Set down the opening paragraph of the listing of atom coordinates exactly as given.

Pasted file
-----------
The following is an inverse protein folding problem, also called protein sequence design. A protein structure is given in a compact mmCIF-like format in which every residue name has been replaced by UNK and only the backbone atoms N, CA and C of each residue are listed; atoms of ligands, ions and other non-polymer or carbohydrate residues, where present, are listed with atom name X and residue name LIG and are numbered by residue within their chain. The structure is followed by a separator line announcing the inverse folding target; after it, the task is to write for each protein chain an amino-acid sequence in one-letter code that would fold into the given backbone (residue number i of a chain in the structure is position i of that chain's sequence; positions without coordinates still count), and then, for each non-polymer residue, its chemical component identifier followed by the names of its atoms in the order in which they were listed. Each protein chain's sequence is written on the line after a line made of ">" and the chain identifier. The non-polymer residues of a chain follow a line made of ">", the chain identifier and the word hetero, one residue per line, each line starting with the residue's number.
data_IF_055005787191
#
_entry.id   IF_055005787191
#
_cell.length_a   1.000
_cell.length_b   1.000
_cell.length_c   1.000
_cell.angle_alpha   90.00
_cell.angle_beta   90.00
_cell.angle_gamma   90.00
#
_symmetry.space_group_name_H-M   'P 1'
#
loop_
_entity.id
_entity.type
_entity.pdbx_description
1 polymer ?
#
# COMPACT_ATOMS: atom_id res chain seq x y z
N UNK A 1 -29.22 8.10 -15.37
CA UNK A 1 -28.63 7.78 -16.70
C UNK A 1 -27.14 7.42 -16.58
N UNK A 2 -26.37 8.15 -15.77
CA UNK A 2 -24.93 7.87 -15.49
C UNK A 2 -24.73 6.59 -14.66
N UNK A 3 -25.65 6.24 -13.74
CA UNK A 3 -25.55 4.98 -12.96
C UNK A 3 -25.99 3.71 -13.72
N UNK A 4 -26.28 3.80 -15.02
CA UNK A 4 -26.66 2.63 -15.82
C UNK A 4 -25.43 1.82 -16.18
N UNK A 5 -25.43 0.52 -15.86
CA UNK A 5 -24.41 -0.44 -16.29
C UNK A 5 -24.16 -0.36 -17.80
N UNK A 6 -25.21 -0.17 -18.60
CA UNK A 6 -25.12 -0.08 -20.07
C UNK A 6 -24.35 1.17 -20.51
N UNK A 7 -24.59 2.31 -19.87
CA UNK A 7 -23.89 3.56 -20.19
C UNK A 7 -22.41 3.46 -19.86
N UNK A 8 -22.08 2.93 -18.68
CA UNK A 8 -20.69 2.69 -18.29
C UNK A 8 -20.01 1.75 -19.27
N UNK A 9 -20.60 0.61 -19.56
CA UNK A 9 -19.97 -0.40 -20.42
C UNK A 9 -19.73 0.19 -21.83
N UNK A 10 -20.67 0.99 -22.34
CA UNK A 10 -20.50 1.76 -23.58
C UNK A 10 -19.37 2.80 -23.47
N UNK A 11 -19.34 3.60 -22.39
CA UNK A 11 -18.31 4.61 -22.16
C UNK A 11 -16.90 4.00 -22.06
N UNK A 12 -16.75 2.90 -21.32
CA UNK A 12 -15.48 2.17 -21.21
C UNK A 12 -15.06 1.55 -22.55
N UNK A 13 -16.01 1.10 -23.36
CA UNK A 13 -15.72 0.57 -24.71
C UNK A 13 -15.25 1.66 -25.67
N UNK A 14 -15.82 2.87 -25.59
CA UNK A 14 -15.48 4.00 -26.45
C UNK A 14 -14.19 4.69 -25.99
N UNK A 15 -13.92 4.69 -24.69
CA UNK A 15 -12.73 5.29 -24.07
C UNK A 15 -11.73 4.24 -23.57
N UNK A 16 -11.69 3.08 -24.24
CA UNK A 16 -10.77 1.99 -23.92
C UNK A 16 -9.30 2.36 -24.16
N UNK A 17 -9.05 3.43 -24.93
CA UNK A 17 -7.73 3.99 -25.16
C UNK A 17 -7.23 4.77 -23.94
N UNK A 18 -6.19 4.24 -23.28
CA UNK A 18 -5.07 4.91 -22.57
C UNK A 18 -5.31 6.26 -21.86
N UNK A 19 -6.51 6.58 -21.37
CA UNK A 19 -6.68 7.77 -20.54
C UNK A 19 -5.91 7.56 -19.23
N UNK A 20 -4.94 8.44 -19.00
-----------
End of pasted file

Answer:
The following is an inverse protein folding problem, also called protein sequence design. A protein structure is given in a compact mmCIF-like format in which every residue name has been replaced by UNK and only the backbone atoms N, CA and C of each residue are listed; atoms of ligands, ions and other non-polymer or carbohydrate residues, where present, are listed with atom name X and residue name LIG and are numbered by residue within their chain. The structure is followed by a separator line announcing the inverse folding target; after it, the task is to write for each protein chain an amino-acid sequence in one-letter code that would fold into the given backbone (residue number i of a chain in the structure is position i of that chain's sequence; positions without coordinates still count), and then, for each non-polymer residue, its chemical component identifier followed by the names of its atoms in the order in which they were listed. Each protein chain's sequence is written on the line after a line made of ">" and the chain identifier. The non-polymer residues of a chain follow a line made of ">", the chain identifier and the word hetero, one residue per line, each line starting with the residue's number.